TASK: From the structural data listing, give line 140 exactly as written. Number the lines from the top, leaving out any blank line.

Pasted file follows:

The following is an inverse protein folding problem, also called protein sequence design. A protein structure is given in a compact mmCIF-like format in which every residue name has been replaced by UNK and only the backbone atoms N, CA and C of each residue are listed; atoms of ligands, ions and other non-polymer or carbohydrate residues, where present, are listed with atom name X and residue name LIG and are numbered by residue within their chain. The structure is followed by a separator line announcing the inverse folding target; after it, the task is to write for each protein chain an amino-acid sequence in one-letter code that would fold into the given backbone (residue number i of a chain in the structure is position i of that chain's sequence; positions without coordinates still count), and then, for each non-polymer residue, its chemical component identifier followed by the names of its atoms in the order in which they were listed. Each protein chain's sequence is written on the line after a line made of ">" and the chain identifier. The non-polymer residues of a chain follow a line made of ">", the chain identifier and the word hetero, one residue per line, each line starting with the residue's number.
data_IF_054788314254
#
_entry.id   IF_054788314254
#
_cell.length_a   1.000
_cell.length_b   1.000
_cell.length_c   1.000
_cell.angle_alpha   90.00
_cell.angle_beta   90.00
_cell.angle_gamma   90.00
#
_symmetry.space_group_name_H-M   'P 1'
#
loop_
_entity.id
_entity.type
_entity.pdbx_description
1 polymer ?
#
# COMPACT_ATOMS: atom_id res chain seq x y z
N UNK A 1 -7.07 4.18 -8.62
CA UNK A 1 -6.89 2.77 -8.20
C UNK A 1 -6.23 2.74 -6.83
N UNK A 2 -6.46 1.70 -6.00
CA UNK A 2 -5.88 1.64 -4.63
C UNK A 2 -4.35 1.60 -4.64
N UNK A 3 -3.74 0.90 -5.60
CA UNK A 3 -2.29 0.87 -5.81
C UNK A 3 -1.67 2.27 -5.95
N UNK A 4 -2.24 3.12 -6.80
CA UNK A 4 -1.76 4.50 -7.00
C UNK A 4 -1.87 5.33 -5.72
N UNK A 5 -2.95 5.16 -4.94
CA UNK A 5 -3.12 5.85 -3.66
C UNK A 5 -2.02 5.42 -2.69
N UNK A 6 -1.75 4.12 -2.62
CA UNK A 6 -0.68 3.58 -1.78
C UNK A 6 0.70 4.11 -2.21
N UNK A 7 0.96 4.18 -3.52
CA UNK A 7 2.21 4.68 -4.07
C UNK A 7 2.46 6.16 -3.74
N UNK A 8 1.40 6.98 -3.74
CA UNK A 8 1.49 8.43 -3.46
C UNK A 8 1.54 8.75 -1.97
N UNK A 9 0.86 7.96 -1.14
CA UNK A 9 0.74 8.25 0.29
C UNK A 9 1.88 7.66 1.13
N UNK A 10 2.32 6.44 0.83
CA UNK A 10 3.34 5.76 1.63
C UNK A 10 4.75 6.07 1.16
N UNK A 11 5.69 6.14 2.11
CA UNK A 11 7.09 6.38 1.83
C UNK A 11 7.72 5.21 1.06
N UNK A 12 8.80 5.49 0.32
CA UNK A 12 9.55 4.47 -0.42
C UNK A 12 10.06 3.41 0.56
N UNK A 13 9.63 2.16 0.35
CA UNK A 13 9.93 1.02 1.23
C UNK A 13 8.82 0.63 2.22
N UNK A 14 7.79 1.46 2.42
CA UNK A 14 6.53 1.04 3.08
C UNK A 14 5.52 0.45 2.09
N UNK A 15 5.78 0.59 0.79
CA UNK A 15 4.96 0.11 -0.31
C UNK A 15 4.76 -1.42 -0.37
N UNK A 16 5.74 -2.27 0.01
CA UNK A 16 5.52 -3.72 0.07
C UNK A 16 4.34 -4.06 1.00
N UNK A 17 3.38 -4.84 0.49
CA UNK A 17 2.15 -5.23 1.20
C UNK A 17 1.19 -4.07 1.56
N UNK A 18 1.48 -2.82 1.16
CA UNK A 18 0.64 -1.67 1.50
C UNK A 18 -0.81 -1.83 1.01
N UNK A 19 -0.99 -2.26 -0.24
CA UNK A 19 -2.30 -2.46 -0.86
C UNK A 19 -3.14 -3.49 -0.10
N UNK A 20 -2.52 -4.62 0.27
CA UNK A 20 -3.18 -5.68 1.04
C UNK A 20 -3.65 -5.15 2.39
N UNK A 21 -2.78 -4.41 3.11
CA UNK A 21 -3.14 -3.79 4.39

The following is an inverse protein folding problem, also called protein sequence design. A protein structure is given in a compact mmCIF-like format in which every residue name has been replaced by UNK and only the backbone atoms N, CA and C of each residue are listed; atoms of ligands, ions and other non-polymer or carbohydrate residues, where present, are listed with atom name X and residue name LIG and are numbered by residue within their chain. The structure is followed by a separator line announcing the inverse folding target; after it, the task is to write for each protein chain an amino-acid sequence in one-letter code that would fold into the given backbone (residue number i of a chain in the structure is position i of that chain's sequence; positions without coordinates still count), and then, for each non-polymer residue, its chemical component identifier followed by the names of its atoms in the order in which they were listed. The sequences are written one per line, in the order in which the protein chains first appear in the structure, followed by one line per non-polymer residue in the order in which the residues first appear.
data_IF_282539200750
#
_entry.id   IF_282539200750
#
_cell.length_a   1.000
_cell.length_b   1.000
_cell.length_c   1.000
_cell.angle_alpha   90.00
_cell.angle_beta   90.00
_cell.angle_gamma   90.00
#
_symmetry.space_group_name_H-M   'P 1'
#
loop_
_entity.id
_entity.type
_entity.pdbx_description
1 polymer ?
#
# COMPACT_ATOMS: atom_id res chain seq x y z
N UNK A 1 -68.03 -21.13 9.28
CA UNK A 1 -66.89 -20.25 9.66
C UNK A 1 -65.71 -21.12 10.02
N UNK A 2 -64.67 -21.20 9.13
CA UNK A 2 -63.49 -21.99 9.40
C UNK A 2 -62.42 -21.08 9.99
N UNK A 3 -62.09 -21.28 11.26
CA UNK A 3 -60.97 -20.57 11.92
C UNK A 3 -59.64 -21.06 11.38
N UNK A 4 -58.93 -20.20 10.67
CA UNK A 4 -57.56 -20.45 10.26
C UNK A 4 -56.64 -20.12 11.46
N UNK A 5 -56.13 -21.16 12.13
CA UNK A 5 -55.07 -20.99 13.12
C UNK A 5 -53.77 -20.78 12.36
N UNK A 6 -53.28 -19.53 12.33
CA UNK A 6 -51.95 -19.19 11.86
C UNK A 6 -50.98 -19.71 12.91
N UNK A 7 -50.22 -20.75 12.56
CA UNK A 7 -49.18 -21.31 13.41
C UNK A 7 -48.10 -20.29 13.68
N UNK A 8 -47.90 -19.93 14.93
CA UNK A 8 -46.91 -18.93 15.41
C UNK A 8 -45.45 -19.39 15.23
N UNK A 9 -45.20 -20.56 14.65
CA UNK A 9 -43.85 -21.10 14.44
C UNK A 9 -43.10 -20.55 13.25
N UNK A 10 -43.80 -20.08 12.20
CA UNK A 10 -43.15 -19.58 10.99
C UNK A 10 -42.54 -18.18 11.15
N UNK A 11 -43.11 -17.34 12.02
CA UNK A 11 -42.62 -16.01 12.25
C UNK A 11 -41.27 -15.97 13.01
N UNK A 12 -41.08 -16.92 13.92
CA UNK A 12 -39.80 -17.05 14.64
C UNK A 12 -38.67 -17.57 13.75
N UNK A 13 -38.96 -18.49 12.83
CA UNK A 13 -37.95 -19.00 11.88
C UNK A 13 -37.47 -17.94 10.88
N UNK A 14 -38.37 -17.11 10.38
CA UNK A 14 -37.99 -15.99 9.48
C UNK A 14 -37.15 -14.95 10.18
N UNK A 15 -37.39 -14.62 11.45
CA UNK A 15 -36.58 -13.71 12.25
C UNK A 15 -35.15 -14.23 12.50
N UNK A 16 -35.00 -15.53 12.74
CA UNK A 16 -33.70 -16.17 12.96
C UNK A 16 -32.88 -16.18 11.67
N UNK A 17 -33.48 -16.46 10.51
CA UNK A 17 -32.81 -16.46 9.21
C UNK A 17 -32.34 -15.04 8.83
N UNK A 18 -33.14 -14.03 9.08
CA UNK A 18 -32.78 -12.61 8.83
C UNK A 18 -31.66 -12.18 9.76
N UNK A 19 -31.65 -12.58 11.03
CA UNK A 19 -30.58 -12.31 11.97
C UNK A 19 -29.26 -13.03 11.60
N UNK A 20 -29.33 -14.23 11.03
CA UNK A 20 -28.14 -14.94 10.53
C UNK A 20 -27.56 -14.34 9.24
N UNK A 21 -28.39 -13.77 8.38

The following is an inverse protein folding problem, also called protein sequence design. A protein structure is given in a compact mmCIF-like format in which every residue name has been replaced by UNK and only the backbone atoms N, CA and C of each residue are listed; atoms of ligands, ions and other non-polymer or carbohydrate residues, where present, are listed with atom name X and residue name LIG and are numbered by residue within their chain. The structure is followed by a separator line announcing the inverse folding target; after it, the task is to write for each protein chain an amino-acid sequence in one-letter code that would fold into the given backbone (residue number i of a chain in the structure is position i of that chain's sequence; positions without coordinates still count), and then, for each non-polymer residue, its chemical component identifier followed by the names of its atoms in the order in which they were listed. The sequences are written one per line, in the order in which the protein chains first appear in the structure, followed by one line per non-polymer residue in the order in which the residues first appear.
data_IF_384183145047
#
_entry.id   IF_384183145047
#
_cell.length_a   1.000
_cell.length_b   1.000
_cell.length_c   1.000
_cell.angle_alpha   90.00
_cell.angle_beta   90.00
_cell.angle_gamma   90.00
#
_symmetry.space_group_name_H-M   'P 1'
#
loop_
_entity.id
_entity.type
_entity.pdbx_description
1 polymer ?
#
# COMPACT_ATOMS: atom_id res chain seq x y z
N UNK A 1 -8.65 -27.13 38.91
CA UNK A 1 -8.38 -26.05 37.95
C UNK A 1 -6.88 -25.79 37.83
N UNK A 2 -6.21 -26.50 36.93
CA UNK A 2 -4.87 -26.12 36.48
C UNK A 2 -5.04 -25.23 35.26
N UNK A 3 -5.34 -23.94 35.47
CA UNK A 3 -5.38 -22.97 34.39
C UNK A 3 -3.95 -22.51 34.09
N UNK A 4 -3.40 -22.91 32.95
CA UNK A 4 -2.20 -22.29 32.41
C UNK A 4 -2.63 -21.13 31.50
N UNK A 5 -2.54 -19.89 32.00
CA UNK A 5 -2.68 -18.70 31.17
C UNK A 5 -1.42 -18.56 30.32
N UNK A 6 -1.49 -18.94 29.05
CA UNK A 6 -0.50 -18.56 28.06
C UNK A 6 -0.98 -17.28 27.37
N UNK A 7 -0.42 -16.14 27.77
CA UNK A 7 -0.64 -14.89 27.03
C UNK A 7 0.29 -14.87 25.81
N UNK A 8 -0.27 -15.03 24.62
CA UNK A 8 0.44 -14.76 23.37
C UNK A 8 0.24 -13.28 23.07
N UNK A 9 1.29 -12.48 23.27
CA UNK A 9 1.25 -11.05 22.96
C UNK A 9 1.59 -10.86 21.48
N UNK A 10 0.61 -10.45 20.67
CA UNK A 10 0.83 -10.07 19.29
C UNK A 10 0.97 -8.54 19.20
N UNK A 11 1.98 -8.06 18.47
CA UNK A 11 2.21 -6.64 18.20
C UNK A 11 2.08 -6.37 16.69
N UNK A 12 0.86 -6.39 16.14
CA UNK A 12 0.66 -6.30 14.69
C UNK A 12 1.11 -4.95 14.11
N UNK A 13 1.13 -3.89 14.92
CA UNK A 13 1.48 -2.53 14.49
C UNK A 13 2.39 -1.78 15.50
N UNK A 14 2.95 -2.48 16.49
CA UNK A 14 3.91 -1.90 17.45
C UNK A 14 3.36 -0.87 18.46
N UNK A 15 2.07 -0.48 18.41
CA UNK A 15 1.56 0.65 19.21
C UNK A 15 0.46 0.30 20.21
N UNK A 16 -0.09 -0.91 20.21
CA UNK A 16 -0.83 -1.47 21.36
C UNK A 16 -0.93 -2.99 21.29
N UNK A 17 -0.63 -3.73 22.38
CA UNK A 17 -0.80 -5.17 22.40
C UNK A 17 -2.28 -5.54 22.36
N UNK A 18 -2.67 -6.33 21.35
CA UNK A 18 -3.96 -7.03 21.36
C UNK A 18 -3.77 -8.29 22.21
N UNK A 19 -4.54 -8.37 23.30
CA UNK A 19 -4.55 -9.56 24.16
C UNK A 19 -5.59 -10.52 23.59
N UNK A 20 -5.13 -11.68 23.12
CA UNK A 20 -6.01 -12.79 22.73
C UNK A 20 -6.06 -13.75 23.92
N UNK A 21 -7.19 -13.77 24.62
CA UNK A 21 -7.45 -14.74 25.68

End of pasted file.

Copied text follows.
C UNK A 12 -38.67 -17.57 13.75